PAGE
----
SOMETIMES WHEN YOU think your dream opportunity has finally presented itself, you’re rudely given to understand that the universe has a whole different narrative plotted for you. The sequel to Craig Freimond’s 2012 film Material, called New Material, released nationally on 26 November. It will have you reaching for the tissues, even if you did not know Fietas or Fordsburg in the 1950s. Even if you are not Muslim.
Cassim Kaif (Riaad Moosa) comes of an ordinary South African Muslim upbringing in the so-called ‘rag trade’ in Fordsburg, just on the edge of the Johannesburg CBD. Only, his dreams are nurtured by his ability to make people laugh. A lot. And the thought of maintaining a fabric shop in the Oriental Plaza has been filed away. Now Cassim is married. He has a daughter. And his priorities have shifted as has his vision expanded to national horizons. Even if he is still living with his parents, played with astuteness by Ebrahim Vincent and Denise Newman respectively.
A tale of loss and old snaps, of cheese samoosas and the shallowness of social media where sponsors think they can muscle their way into material beyond their ken, New Material is more than a mix of freshly funny and tired cliched self-deprecating jokes about a community. Replete with Trevor Noah- and Gupta jibes, it is about all the layers of stuff that makes a community, a community. The disparity between rich and poor is ramped to the fore, in ways that are threaded through with a yellow Volkswagen beetle, fried chicken nuggets, old cars with battery issues and fart jokes.
But there is a hand of great skill in all of this: Like Alon Zingman’s Netflix series Shtisel, New Material is crafted with internal wisdom about a community and external savvy about the construction of a tale that holds an audience. It offers a frisson of The Kiss of the Spiderwoman and a slice of “forced removal” narrative like that underpinning Sophiatown or Fiddler on the Roof.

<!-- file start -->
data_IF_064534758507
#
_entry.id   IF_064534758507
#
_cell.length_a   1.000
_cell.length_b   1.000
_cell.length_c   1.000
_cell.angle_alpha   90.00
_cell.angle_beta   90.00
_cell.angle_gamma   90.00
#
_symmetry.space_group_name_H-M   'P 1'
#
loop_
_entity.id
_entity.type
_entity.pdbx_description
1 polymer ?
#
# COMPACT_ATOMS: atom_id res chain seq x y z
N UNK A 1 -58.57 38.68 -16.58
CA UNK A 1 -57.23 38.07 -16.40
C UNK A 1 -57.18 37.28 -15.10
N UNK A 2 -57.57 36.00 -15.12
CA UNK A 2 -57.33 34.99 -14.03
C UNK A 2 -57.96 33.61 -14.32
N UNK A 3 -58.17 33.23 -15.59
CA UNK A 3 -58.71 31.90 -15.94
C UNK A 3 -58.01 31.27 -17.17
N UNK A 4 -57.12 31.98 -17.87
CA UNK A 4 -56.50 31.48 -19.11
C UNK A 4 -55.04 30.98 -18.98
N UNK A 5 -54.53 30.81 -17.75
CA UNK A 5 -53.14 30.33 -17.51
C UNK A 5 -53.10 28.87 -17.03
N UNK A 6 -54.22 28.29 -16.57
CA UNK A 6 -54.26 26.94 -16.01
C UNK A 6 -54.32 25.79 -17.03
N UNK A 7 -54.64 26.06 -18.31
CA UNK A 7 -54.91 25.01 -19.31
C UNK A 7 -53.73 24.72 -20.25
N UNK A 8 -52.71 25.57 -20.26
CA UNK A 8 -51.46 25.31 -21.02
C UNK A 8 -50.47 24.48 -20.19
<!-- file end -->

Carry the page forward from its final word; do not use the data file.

It is, however, the triad of Moosa, Rasdien and Schalk Bezuidenhout as Hendrik Potgieter from Boksburg, who has some hilarious Martial Arts moves, that give this film its inimitable deadpan edge and irresistible charm. It allows juvenile jokes made famous by Rowan Atkinson to tingle with newness. And in this way, it fits the trope of stories that examine who a clown really is, behind his make-up and funny antics.
This feisty film offers deep and clever insight into what it means to be a stand-up comic in the harsh and messy world, in spite of, or in tandem with, strong religious values. It celebrates South African idiosyncrasy with great fondness and sensitivity, but has the internal knowledge that allows it to laugh at itself. Your tears will be ones of laughter as well as empathy.
New Material is directed by Craig Freimond and features a cast headed by Carishma Basday, Schalk Bezuidenhout, Vincent Ebrahim, Rajesh Gopie, Riaad Moosa, Denise Newman, Zakeeya Patel and Joey Rasdien. It is written by Craig Freimond and Riaad Moosa. Produced by Ronnie Apteker and Robbie Thorpe, it features creative input by Chris Letcher (music), Kabelo Thathe (cinematography), Megan Gill (editing) and Sue Steele (production design). Release date in cinemas nationally: 26 November 2021.